So where does all this information leave us? At what age is it safe to discharge infants home after anesthesia?  Dr. Ross emphasized that discharge criteria for infants after anesthesia should be made on a case by case basis with consideration of the risk factors present. Children’s Surgical Verification recommends infants < 50 weeks post conceptual age be admitted for observation after procedures.  As pediatric anesthesiologists, we should be asking ourselves how much risk we are willing to accept and how we can mitigate these risks. Risk reduction should include the use of regional anesthesia without sedation whenever possible.

How to Develop an Educational Environment in Private Practice

Stephanie L. Davidson, DO and Judit M. Szolnoki, MD (US Anesthesia Partners, Nevada) presented their experience with opening an anesthesia residency program within their private practice model.

The initial phase of building a program should include discussions with the graduate medical education (GME) office and gaining the support of the Department of Surgery, surgeons and anesthesiologists within the group. They looked at other residency programs within their hospital system to gather information and ascertain examples of foundational content needed for a successful residency program.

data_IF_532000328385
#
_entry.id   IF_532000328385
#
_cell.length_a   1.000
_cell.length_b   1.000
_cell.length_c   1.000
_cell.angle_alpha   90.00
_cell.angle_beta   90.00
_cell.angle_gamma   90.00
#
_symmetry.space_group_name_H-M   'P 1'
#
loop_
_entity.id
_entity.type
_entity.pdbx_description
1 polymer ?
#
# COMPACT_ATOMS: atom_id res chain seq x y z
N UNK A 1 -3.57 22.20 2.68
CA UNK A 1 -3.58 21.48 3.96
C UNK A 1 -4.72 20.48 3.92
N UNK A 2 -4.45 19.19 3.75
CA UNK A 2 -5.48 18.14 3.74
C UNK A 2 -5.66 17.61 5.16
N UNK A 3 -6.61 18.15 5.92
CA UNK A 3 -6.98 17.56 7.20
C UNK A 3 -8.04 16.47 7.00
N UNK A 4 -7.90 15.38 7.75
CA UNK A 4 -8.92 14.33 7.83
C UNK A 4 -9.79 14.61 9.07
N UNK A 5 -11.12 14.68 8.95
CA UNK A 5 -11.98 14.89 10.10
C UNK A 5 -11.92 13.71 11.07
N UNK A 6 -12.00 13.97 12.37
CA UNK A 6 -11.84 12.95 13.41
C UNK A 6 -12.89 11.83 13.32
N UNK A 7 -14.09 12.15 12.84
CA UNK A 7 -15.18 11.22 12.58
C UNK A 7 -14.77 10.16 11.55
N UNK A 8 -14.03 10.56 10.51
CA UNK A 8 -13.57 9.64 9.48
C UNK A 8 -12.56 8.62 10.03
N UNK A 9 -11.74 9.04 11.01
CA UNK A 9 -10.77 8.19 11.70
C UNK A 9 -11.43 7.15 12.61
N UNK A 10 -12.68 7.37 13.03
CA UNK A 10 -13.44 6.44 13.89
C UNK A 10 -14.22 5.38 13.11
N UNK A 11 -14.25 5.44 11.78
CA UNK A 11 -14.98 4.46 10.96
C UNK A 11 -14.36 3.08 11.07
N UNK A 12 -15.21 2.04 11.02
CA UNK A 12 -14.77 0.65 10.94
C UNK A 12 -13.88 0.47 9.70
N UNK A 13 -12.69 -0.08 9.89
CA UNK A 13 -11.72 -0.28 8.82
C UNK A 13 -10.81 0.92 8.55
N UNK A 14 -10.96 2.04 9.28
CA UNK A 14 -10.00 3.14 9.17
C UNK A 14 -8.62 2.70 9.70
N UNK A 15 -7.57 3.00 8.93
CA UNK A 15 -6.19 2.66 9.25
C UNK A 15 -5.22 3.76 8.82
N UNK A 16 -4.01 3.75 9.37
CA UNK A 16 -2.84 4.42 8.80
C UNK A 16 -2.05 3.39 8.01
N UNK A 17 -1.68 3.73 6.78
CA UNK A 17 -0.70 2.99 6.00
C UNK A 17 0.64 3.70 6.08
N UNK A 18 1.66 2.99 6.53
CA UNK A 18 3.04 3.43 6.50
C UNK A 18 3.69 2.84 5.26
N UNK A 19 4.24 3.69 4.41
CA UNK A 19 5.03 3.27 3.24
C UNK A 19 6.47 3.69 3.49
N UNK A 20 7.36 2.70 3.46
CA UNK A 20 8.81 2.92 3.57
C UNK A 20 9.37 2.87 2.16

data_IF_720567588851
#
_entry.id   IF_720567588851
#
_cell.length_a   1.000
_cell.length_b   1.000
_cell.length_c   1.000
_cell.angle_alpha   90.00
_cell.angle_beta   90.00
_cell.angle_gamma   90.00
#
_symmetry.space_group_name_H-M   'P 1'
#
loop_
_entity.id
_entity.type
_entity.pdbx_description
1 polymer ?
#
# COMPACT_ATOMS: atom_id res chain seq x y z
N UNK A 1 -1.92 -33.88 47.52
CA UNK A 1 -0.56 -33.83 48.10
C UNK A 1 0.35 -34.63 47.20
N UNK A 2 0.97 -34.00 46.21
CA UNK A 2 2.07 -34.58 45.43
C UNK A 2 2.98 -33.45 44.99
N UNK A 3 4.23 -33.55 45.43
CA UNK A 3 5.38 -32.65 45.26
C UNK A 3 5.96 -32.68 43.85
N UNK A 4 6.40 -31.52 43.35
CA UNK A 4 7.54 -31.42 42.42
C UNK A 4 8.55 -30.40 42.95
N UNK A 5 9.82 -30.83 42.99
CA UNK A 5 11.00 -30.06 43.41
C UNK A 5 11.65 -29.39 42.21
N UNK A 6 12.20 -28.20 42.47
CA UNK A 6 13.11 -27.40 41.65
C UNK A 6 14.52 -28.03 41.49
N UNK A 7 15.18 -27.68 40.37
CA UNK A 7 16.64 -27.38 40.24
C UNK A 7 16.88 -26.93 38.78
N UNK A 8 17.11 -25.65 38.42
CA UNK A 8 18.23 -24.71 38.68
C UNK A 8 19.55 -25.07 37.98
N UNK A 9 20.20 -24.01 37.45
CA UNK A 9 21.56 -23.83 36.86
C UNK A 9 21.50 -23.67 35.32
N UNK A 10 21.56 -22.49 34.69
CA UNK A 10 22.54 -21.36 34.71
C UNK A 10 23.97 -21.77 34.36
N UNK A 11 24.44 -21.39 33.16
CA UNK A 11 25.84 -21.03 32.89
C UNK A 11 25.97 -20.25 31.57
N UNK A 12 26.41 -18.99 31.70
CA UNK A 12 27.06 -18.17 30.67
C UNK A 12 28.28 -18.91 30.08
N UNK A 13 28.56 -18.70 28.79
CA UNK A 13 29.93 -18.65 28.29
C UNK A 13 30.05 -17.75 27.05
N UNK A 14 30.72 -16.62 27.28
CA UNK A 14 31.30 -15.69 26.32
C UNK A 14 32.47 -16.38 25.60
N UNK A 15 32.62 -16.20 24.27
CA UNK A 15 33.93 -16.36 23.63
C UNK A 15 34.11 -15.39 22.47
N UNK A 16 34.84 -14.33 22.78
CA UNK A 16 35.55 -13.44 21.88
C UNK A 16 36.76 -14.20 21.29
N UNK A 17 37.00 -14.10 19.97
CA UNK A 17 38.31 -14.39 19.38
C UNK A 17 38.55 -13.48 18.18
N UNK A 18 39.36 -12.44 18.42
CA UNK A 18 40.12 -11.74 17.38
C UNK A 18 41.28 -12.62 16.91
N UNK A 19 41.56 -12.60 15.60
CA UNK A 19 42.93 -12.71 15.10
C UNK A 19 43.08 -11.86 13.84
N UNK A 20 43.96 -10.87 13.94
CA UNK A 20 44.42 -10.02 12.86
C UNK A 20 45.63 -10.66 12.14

Once these have been established, the foundation of the residency program should be developed. This includes looking at case volume and variety to support the number of residents, faculty needed to support the residency (program director, program coordinator, core and teaching faculty), hospital facilities, and experiential areas (simulation centers, lecture halls, etc).

Integration of the residency into current practice can be challenging. Practicing physicians must take on the role of supervising residents who provide anesthesia versus their current independent practice model, learn how to teach effectively, provide a sound learning environment, and create changes to daily workflow.

Once these basic parameters were in place and resident recruitment occured, Drs. Davidson and Szolnoki, looked at quality measures to help improve their residency. They initially focused on patient satisfaction as a way to confirm that the quality of patient care had remained the same. What they found was that their patient satisfaction was unaffected by their residency program. They also surveyed their residents, faculty, and surgeons on their impression of the program.

In conclusion, Drs. Davidson and Szolnoki demonstrated that although creating a residency program from scratch can bae cumbersome and challenging, it is also very rewarding and exciting. Their program is a work in progress, with learning and adjusting along the way, but they have found that their residents are performing well on exams and are satisfied with their program and education.